If you haven't recently checked it out, you might get something out of the sticky thread about the Hierarchy of Vipassana practices.
Rist Ei, modified 7 Years ago.

RE: Back From First Goenka 10-Day

Posts: 500 Join Date: 7/14/13 Recent Posts
When you practice surrendering then pay attention to your awareness, it tend to be resting on something(numb). You need to keep(check) yourself constantly to keep the process LIVE, avoid lagging. That should be enough for SE.

stream enterer it feels like flower opening, 2nd path is the same put stronger and detailed and 3rd even more stronger and detailed.
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Mind over easy, modified 7 Years ago.

RE: Back From First Goenka 10-Day

Posts: 216 Join Date: 4/28/12 Recent Posts
Rist Ei:
When you practice surrendering then pay attention to your awareness, it tend to be resting on something(numb). You need to keep(check) yourself constantly to keep the process LIVE, avoid lagging. That should be enough for SE.

stream enterer it feels like flower opening, 2nd path is the same put stronger and detailed and 3rd even more stronger and detailed.


Thanks for this! Could you go more in depth on this? My understanding is that it feels like awareness is localized, that it's located somewhere separate from all the stuff I watch, but I can't really find it. What do you mean by checking myself constantly and keeping the process live? Paying attention to awareness itself?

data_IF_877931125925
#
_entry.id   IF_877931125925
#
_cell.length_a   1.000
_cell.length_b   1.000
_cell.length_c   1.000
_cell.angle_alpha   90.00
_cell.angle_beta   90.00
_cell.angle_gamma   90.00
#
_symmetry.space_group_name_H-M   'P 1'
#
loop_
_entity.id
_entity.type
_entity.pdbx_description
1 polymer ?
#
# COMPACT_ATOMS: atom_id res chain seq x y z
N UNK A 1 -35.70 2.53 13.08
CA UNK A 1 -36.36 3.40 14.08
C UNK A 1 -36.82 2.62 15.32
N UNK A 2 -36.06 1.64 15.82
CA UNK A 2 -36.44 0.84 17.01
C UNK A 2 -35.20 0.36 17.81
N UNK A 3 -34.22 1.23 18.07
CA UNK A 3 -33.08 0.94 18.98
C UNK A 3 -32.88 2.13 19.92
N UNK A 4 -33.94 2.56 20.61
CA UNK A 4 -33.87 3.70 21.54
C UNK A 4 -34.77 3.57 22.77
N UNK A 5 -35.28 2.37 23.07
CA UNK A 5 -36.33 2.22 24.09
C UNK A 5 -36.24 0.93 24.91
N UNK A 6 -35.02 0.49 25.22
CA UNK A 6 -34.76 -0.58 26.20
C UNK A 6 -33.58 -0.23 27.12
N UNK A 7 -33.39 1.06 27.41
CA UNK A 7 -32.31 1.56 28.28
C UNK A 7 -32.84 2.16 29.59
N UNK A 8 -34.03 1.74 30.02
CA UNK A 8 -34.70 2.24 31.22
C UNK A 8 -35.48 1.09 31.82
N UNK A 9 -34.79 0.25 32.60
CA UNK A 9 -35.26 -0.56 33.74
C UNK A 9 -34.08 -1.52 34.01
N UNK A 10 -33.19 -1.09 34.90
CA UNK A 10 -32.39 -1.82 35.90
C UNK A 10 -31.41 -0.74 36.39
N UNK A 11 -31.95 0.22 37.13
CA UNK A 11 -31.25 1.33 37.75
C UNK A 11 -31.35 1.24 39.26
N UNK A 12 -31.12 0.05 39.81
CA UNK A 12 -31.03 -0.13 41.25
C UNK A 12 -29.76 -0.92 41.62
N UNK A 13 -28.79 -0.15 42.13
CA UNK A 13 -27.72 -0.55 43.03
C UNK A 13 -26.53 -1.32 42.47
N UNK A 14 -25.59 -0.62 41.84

Rist Ei, modified 7 Years ago.

RE: Back From First Goenka 10-Day

Posts: 500 Join Date: 7/14/13 Recent Posts
there is master awareness, slave awareness and others(vibrations etc, body, world). Godhead.

What do you mean by checking myself constantly and keeping the process live? Paying attention to awareness itself?


Chair is master, you are slave. You only get points when you sit on the chair and hold to it(the stronger you hold the more faster you get points). Others(maya demons) try to blow you out off the chair or flatter you.

In hinduism scriptures: it is devotion(love) to Lord, holding on to the Lords lotus feet. Srimad Bhagavatam. If you understand scriptures, you can figure out how to practice it or any other culture say it also but all is encripted to methaphors.
Also technical language like vibrations, nanas or whatever is also kind of metaphors.

This practice is like practicing samadhi without object. Being objectless and forcing it.

Doing something what is indescribeable, because its very simple and obvious.

Play with the awareness. Its like expanding yourself in all directions also in depth. Normally(ordinarily) the awareness is narrow and unbalanced emoticon.